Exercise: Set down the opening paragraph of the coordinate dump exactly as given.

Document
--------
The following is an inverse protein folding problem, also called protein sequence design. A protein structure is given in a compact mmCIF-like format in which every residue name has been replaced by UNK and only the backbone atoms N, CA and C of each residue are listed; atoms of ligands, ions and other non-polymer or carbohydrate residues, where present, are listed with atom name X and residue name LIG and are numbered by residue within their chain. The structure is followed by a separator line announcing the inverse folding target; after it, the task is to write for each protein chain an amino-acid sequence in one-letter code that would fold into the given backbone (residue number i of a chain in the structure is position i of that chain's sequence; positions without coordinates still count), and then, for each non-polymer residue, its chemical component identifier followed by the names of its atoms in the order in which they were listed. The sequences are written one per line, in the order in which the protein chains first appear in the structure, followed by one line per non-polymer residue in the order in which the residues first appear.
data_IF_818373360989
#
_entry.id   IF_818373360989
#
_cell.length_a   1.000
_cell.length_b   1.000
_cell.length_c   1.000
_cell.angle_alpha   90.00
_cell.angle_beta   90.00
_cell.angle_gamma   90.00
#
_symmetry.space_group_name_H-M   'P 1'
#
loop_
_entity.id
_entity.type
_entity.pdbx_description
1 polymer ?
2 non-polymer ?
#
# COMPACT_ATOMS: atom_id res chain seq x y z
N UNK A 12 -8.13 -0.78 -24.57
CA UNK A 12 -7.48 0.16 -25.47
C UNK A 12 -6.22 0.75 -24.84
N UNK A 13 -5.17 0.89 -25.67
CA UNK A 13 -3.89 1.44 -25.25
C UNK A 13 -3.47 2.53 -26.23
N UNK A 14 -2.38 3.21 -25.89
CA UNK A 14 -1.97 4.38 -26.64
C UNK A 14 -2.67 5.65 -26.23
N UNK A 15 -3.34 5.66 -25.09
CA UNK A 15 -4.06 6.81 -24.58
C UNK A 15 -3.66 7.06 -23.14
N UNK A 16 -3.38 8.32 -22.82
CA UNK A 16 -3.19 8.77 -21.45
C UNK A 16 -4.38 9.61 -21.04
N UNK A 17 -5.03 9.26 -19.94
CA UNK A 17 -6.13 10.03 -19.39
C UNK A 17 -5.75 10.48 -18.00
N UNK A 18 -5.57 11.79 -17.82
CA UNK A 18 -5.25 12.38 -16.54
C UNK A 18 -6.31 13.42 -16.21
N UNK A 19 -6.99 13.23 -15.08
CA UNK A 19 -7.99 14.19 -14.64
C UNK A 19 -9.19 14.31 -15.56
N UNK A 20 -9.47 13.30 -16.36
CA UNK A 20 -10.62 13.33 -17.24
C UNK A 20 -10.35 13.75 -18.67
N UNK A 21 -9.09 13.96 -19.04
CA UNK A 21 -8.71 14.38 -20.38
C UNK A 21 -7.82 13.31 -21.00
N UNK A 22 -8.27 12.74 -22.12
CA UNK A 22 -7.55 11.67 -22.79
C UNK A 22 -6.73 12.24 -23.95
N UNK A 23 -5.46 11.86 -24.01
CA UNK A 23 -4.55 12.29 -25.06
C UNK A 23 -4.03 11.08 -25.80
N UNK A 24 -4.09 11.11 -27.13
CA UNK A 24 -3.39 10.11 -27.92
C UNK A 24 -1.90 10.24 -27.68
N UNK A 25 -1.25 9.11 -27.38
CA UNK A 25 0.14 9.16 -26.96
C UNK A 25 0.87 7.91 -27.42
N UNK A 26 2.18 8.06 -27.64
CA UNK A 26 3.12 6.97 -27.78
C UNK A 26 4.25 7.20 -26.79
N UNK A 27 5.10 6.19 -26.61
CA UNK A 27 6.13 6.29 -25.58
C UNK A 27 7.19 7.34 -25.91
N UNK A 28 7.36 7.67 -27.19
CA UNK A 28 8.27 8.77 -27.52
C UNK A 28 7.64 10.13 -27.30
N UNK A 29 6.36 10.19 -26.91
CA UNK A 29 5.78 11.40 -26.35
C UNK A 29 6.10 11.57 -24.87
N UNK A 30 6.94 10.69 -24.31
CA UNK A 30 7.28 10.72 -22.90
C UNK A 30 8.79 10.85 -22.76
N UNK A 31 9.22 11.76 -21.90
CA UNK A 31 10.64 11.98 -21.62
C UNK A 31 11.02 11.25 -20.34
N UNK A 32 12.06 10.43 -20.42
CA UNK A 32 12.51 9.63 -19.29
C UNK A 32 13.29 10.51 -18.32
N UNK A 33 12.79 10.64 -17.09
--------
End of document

The following is an inverse protein folding problem, also called protein sequence design. A protein structure is given in a compact mmCIF-like format in which every residue name has been replaced by UNK and only the backbone atoms N, CA and C of each residue are listed; atoms of ligands, ions and other non-polymer or carbohydrate residues, where present, are listed with atom name X and residue name LIG and are numbered by residue within their chain. The structure is followed by a separator line announcing the inverse folding target; after it, the task is to write for each protein chain an amino-acid sequence in one-letter code that would fold into the given backbone (residue number i of a chain in the structure is position i of that chain's sequence; positions without coordinates still count), and then, for each non-polymer residue, its chemical component identifier followed by the names of its atoms in the order in which they were listed. The sequences are written one per line, in the order in which the protein chains first appear in the structure, followed by one line per non-polymer residue in the order in which the residues first appear.